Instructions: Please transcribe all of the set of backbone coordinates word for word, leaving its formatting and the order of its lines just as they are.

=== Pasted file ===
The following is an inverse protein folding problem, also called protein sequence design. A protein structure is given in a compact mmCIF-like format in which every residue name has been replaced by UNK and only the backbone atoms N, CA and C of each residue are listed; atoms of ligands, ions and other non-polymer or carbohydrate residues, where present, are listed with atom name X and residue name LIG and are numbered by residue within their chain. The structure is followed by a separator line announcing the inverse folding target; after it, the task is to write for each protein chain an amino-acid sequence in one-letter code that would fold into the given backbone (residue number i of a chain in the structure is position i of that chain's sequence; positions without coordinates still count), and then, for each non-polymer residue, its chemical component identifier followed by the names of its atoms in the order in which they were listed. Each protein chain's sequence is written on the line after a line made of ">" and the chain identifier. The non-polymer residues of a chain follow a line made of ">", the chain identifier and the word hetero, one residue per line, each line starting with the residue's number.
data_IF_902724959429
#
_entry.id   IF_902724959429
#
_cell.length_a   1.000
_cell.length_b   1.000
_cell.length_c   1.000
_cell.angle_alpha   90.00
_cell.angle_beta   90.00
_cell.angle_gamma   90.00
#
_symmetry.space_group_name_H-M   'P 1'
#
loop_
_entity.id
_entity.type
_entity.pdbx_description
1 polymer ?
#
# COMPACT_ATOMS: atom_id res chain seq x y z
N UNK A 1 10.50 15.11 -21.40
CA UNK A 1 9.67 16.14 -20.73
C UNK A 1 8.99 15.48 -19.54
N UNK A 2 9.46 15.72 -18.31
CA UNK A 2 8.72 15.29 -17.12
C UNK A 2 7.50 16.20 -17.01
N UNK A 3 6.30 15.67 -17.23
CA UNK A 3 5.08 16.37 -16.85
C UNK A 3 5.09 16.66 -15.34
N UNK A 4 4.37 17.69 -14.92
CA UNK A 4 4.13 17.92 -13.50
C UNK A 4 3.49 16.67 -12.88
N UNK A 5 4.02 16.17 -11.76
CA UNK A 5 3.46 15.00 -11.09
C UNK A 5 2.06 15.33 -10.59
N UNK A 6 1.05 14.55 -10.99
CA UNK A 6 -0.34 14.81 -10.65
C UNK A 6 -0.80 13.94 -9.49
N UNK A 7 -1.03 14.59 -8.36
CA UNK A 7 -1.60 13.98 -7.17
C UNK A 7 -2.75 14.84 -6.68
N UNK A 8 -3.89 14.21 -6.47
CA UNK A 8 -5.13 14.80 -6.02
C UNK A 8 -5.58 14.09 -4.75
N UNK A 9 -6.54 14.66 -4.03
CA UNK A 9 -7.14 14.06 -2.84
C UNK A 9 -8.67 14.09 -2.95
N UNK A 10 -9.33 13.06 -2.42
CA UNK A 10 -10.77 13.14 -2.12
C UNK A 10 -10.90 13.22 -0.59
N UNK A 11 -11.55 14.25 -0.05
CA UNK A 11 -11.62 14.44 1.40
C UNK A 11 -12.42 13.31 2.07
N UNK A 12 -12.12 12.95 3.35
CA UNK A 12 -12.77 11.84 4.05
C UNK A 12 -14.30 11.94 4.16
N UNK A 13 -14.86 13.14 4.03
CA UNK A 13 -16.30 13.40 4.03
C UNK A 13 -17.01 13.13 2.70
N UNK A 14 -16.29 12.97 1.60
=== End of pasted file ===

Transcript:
The following is an inverse protein folding problem, also called protein sequence design. A protein structure is given in a compact mmCIF-like format in which every residue name has been replaced by UNK and only the backbone atoms N, CA and C of each residue are listed; atoms of ligands, ions and other non-polymer or carbohydrate residues, where present, are listed with atom name X and residue name LIG and are numbered by residue within their chain. The structure is followed by a separator line announcing the inverse folding target; after it, the task is to write for each protein chain an amino-acid sequence in one-letter code that would fold into the given backbone (residue number i of a chain in the structure is position i of that chain's sequence; positions without coordinates still count), and then, for each non-polymer residue, its chemical component identifier followed by the names of its atoms in the order in which they were listed. Each protein chain's sequence is written on the line after a line made of ">" and the chain identifier. The non-polymer residues of a chain follow a line made of ">", the chain identifier and the word hetero, one residue per line, each line starting with the residue's number.
data_IF_902724959429
#
_entry.id   IF_902724959429
#
_cell.length_a   1.000
_cell.length_b   1.000
_cell.length_c   1.000
_cell.angle_alpha   90.00
_cell.angle_beta   90.00
_cell.angle_gamma   90.00
#
_symmetry.space_group_name_H-M   'P 1'
#
loop_
_entity.id
_entity.type
_entity.pdbx_description
1 polymer ?
#
# COMPACT_ATOMS: atom_id res chain seq x y z
N UNK A 1 10.50 15.11 -21.40
CA UNK A 1 9.67 16.14 -20.73
C UNK A 1 8.99 15.48 -19.54
N UNK A 2 9.46 15.72 -18.31
CA UNK A 2 8.72 15.29 -17.12
C UNK A 2 7.50 16.20 -17.01
N UNK A 3 6.30 15.67 -17.23
CA UNK A 3 5.08 16.37 -16.85
C UNK A 3 5.09 16.66 -15.34
N UNK A 4 4.37 17.69 -14.92
CA UNK A 4 4.13 17.92 -13.50
C UNK A 4 3.49 16.67 -12.88
N UNK A 5 4.02 16.17 -11.76
CA UNK A 5 3.46 15.00 -11.09
C UNK A 5 2.06 15.33 -10.59
N UNK A 6 1.05 14.55 -10.99
CA UNK A 6 -0.34 14.81 -10.65
C UNK A 6 -0.80 13.94 -9.49
N UNK A 7 -1.03 14.59 -8.36
CA UNK A 7 -1.60 13.98 -7.17
C UNK A 7 -2.75 14.84 -6.68
N UNK A 8 -3.89 14.21 -6.47
CA UNK A 8 -5.13 14.80 -6.02
C UNK A 8 -5.58 14.09 -4.75
N UNK A 9 -6.54 14.66 -4.03
CA UNK A 9 -7.14 14.06 -2.84
C UNK A 9 -8.67 14.09 -2.95
N UNK A 10 -9.33 13.06 -2.42
CA UNK A 10 -10.77 13.14 -2.12
C UNK A 10 -10.90 13.22 -0.59
N UNK A 11 -11.55 14.25 -0.05
CA UNK A 11 -11.62 14.44 1.40
C UNK A 11 -12.42 13.31 2.07
N UNK A 12 -12.12 12.95 3.35
CA UNK A 12 -12.77 11.84 4.05
C UNK A 12 -14.30 11.94 4.16
N UNK A 13 -14.86 13.14 4.03
CA UNK A 13 -16.30 13.40 4.03
C UNK A 13 -17.01 13.13 2.70
N UNK A 14 -16.29 12.97 1.60